Following the Afghan government’s agreement with the Loya Jirga’s request for the release of 400 Taliban prisoners in order to declare a ceasefire before the start of negotiations within Afghanistan, concerns were raised by the international community, particularly France and Australia, about their release. The two European countries’ opposition to the recent decision of the Afghan and US governments stems largely from Europe’s approach to a Taliban-US peace deal. As for the release of Taliban prisoners, Europe has its own approach.
One approach is security. Europe considers the Taliban a terrorist group, so it is by no means willing to accept the Taliban as an ally of the Afghan government unless it has made the necessary reforms and abandoned its terrorist activities.
The second approach has a political aspect. From the Europeans’ point of view, the Taliban’s thinking is radical, and if it is taking power in the form of a government, especially a government defined by the Taliban is one of caliphate or the Islamic Emirate of Afghanistan. In fact, if such a force with those extremist tendencies wants to form such a government, it is not politically acceptable to Europe.
The third aspect of Europe’s view is the human rights issue. From Europe’s point of view, the Taliban have committed war crimes, and now it is not acceptable for Europe if 5,000 of these forces are to be released, especially the 400 who are accused of war crimes.
In general, one of the criteria for conduct in the foreign policy of the European Union, or more precisely most European countries, despite their selective approach, is the issue of human rights, in the sense that in order to communicate with a country or group that they want to recognize and cooperate with, they must have the criteria of how they have behaved so far and what their basic views are. Thus, the third European yardstick in the discussion of the Taliban’s participation in power and the issue of the release of prisoners is related to human rights.
The three mentioned cases are a strategic approach, which is defined in the fourth aspect, the European tactical view of this issue. Europeans believe that if the Taliban are to take power, the US or Afghan government’s attempt to free 5,000 Taliban is tactically flawed. In fact, before the release of this number of Taliban forces, a number of other events must take place, that is, other conditions must be met, including the ceasefire and the determination of the Taliban’s position on the constitution of Afghanistan. In other words, these cases must be resolved before the release of Taliban prisoners.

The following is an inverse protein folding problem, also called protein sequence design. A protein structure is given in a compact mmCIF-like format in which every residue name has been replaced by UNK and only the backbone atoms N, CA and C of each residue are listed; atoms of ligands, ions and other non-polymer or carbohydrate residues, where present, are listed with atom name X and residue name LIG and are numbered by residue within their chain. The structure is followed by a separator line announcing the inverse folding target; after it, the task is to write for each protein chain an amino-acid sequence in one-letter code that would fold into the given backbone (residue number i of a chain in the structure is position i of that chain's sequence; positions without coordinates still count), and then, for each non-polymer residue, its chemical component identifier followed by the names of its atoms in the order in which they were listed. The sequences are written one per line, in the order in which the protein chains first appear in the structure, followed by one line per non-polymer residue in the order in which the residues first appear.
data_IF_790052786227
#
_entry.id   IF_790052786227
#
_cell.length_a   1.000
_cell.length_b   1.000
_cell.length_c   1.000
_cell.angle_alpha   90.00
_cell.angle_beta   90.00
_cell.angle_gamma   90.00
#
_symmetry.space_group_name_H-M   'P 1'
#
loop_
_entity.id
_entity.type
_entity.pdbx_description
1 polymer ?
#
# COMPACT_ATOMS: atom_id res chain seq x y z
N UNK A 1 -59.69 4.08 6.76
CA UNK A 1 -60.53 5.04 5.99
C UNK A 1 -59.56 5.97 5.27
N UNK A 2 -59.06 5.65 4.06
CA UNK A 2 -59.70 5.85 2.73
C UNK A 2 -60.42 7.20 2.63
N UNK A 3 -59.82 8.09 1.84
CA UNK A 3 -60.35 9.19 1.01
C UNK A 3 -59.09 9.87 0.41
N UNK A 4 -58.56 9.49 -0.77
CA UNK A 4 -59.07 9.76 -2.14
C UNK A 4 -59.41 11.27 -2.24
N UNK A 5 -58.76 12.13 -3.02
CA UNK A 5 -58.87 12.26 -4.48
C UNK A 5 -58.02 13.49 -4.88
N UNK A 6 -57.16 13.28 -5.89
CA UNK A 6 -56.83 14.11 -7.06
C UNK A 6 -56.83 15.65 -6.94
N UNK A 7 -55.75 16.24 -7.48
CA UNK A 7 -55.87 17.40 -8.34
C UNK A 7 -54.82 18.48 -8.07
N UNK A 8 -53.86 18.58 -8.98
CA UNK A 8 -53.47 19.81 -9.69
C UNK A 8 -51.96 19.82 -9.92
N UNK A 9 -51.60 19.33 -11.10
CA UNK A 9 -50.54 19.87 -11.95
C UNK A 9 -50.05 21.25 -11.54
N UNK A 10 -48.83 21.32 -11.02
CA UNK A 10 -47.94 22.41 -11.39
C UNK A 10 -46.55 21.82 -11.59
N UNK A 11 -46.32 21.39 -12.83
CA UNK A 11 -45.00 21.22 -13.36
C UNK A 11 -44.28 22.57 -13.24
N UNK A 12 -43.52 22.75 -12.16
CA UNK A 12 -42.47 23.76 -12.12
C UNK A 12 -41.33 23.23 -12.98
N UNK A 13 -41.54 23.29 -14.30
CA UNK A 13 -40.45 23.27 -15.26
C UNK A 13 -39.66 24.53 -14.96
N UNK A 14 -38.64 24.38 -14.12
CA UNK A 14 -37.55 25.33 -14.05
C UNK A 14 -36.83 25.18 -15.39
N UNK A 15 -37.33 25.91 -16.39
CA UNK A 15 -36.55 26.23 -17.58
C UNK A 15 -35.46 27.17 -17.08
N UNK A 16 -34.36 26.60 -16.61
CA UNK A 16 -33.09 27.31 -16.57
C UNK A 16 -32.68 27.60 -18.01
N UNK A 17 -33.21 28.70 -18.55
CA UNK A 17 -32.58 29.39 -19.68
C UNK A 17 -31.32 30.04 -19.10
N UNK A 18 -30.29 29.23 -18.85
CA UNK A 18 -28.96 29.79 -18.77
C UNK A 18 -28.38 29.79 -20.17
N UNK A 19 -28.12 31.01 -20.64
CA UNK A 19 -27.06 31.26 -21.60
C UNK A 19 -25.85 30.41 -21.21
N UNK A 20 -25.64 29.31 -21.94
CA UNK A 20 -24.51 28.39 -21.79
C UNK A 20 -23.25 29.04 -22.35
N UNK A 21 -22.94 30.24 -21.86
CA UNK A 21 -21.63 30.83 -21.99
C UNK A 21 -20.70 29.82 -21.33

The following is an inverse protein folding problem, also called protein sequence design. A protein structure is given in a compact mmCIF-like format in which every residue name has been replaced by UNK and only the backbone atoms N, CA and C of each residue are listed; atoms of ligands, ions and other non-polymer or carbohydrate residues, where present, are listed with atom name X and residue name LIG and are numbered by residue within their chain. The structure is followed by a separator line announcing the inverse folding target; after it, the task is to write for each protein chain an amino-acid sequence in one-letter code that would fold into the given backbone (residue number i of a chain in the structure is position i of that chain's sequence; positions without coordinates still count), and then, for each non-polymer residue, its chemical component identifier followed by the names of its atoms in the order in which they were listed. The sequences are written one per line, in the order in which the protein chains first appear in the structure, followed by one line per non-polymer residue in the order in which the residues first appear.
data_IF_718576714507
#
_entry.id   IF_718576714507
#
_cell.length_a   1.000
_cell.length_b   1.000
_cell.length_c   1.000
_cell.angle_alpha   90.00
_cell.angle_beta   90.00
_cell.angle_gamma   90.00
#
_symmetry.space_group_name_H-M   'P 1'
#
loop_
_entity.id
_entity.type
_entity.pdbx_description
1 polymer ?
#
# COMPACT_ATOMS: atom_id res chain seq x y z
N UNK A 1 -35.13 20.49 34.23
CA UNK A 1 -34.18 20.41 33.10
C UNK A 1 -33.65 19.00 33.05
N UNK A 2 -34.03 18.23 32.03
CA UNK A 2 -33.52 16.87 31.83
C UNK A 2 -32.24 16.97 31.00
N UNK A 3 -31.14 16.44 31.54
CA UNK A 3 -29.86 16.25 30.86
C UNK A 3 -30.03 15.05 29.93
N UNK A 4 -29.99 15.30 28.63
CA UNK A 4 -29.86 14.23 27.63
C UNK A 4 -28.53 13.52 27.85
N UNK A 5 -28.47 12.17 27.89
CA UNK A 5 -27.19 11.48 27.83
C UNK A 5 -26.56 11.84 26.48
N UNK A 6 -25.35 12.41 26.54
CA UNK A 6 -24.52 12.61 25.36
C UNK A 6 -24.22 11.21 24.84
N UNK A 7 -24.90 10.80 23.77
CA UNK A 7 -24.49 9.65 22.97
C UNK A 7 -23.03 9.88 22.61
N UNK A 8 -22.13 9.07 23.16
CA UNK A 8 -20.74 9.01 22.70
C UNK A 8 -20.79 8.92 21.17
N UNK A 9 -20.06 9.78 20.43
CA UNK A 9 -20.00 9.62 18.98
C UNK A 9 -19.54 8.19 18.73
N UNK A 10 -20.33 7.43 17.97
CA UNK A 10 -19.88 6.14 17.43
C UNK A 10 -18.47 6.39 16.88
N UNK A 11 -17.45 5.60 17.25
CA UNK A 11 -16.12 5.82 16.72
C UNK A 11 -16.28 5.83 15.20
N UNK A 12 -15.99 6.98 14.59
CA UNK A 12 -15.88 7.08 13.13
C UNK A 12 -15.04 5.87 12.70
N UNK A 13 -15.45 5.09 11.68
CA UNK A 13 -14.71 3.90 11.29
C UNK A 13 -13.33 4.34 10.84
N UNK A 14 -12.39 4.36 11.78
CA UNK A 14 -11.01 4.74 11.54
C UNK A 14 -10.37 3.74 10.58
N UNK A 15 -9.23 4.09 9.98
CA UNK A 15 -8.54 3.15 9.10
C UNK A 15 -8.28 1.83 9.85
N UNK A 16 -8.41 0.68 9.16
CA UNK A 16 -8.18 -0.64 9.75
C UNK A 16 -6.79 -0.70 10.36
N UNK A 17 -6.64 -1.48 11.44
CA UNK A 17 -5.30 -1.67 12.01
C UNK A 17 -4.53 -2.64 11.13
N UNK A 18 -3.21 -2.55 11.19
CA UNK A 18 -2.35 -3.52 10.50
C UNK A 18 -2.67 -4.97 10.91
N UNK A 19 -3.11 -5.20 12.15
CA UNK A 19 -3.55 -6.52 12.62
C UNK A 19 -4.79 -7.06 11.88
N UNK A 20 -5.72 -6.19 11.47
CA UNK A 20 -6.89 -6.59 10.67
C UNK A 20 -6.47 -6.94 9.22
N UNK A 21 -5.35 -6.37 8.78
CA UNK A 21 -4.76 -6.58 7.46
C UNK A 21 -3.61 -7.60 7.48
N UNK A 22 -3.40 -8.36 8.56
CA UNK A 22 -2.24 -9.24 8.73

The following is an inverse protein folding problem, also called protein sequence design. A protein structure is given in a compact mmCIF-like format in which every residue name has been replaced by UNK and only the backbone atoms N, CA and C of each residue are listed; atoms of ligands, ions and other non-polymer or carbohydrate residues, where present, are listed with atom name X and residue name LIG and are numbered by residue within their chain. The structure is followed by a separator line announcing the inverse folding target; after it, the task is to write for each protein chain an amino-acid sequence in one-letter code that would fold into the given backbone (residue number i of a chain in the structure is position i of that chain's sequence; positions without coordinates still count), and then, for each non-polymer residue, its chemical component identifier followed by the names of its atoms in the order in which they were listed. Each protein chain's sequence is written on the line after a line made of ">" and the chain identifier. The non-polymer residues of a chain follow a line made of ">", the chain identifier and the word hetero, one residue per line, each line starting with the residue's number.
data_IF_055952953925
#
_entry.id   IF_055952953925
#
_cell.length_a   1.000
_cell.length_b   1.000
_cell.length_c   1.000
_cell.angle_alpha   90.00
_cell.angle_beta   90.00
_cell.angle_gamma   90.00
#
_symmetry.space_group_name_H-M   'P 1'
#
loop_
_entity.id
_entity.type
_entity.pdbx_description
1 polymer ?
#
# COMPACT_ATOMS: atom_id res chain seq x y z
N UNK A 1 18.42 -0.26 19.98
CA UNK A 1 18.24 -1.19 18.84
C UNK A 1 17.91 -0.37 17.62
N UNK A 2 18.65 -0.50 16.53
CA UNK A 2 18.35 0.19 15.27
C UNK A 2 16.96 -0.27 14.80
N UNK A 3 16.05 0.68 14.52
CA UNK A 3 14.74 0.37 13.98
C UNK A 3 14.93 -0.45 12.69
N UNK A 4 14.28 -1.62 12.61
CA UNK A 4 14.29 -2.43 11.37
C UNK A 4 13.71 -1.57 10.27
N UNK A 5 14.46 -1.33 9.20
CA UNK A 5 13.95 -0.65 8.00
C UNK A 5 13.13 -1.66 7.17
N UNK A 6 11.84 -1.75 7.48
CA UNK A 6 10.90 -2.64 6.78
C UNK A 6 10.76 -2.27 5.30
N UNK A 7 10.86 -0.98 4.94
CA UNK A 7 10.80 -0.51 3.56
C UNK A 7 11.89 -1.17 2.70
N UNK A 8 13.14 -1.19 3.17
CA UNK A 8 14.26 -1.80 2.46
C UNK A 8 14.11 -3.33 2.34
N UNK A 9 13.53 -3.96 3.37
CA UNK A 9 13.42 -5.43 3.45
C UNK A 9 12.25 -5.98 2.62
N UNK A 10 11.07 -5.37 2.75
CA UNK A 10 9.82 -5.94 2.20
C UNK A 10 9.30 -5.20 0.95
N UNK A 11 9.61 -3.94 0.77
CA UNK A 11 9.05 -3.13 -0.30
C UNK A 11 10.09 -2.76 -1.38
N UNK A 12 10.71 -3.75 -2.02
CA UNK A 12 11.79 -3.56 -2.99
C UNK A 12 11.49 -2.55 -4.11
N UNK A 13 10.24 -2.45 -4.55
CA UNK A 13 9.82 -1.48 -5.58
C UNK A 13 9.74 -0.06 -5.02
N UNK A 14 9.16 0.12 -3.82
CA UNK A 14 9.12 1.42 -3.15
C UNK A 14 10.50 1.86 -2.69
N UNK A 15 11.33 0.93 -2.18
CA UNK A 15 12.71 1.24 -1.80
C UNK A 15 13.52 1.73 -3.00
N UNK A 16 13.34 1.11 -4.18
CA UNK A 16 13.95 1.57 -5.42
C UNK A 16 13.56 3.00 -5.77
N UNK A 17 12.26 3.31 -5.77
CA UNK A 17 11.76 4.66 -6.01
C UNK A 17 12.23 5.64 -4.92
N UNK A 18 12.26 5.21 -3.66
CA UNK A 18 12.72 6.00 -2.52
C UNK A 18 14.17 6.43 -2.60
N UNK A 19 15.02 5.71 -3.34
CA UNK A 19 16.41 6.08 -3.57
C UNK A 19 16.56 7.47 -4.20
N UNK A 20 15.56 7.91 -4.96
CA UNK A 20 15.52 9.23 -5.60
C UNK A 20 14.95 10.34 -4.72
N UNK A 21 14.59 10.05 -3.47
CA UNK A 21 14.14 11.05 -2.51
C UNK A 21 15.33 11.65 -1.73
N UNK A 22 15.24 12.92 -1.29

Of course, one of the preconditions for the Taliban was the release of political prisoners; Five thousand Taliban against the one thousand government forces that the Taliban managed to impose on the Americans and the Afghan government. The European debate, then, is how to vote for the liberation of 5,000 forces, which, according to common sense, is an extremist, terrorist, radical and totalitarian force; without significant change in their behavior.
To add to this, Europeans say that if the release of Taliban prisoners by the Afghan and US governments is to be a sign of confidence in the start of intra-Afghan negotiations, the Taliban must take further confidence-building steps. Therefore, from the European point of view, the release of 5,000 Taliban forces, even without a positive outlook for a peace agreement, is tactically very dangerous.
In addition to the above, there is another point to consider; From the Europeans’ point of view, if the goal of Afghan peace is to fight terrorism, it should be seen as a general phenomenon, not in the national interest of one or more specific countries. As they argue, if the Taliban is a terrorist group, why does the United States enter into negotiations with them? In answer to this question, it can be said that this conflict stems from the fact that each country pursues its own national interests; this national conflict within Afghanistan has challenged the Afghan-Afghan initiative.
Therefore, it seems that the Afghan government and the Taliban should learn from these events and know that the interests of Afghanistan have been sacrificed to the national interests of other countries and they themselves should move towards peace through the Afghan-Afghan initiative. Also know that most regional and international powers are not too worried about the Afghan people; Therefore, they themselves must protect the national interests and their people.
Overall, just as France and Australia have stated their opposition to the release of Taliban prisoners, Europeans in general have been skeptical of the Taliban-US peace deal, and consider it in conflict with human rights issues and the counter-terrorism process.